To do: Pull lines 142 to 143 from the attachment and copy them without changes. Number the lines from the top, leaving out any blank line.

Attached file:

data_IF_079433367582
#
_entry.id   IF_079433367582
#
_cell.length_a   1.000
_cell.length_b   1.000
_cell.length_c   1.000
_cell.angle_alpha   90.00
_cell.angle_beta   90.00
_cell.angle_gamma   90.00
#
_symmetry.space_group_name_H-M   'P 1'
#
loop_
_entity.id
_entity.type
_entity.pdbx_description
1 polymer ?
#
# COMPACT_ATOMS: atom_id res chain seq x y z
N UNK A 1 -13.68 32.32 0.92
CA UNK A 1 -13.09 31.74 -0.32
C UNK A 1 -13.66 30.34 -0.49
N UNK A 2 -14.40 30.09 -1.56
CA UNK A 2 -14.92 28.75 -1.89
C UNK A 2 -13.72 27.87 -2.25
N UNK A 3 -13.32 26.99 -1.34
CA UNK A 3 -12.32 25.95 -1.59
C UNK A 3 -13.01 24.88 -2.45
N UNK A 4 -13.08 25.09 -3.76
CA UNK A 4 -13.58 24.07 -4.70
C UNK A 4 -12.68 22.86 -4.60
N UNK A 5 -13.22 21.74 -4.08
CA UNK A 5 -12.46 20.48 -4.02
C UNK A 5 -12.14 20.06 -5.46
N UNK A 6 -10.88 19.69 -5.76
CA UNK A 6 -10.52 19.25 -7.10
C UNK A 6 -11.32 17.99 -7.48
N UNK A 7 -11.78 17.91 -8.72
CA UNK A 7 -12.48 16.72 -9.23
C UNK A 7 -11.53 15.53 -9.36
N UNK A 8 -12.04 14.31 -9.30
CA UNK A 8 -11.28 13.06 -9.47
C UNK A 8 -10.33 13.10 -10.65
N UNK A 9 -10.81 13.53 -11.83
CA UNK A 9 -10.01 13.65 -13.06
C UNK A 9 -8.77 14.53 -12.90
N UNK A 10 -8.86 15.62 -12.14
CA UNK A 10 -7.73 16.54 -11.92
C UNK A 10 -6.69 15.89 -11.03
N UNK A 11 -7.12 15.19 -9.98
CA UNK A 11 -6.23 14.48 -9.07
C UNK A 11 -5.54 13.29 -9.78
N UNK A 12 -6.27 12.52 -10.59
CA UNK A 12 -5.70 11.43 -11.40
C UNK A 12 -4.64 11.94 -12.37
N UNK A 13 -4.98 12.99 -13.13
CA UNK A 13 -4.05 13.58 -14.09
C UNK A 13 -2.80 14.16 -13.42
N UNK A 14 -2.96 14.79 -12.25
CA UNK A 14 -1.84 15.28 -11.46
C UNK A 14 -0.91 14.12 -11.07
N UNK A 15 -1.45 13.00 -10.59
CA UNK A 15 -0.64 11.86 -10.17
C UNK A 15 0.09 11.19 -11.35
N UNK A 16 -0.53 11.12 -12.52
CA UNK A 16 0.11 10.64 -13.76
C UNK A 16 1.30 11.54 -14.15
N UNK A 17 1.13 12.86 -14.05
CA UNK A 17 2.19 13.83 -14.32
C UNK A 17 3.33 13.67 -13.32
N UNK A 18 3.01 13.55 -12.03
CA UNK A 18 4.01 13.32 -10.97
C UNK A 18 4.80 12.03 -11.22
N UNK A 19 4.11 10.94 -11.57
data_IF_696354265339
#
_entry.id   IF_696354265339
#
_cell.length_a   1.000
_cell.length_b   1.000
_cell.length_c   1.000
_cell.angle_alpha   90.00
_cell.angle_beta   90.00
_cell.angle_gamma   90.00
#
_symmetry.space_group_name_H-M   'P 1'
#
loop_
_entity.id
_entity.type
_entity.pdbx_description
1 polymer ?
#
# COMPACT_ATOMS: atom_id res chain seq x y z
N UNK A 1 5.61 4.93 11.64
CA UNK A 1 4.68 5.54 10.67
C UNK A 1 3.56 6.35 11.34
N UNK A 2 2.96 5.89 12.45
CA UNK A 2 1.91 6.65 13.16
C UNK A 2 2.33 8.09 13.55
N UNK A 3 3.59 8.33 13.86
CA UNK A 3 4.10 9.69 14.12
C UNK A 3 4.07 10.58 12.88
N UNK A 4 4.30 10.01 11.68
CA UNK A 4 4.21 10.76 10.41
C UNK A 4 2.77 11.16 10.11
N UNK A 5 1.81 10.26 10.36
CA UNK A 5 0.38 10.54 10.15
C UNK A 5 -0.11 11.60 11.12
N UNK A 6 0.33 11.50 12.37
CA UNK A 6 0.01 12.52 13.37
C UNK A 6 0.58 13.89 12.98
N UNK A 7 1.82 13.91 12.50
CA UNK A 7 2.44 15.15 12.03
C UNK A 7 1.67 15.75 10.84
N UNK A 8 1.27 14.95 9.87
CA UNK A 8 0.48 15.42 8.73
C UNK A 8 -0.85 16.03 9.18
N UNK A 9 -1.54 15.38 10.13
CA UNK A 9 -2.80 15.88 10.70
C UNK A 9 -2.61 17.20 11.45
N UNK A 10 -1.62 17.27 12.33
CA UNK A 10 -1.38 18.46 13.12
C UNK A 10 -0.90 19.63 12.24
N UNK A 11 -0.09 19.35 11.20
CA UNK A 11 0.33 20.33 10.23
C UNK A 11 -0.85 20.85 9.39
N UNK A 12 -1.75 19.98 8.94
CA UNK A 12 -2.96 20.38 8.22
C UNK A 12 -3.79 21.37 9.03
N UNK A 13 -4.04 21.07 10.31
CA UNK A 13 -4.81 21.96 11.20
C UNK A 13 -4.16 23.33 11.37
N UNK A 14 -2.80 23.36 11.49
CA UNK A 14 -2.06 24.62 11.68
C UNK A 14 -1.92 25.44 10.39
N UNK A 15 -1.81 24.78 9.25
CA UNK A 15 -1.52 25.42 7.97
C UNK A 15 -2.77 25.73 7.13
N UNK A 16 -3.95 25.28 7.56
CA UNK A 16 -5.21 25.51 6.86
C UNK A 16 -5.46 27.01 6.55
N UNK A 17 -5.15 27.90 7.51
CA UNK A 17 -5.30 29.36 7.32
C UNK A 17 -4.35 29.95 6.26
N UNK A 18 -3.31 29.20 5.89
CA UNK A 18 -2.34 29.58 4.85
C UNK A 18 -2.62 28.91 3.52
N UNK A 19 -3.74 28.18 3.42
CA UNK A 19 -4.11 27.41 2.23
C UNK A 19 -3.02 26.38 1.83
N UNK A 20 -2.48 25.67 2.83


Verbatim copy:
CA UNK A 16 -5.21 25.51 6.86
C UNK A 16 -5.46 27.01 6.55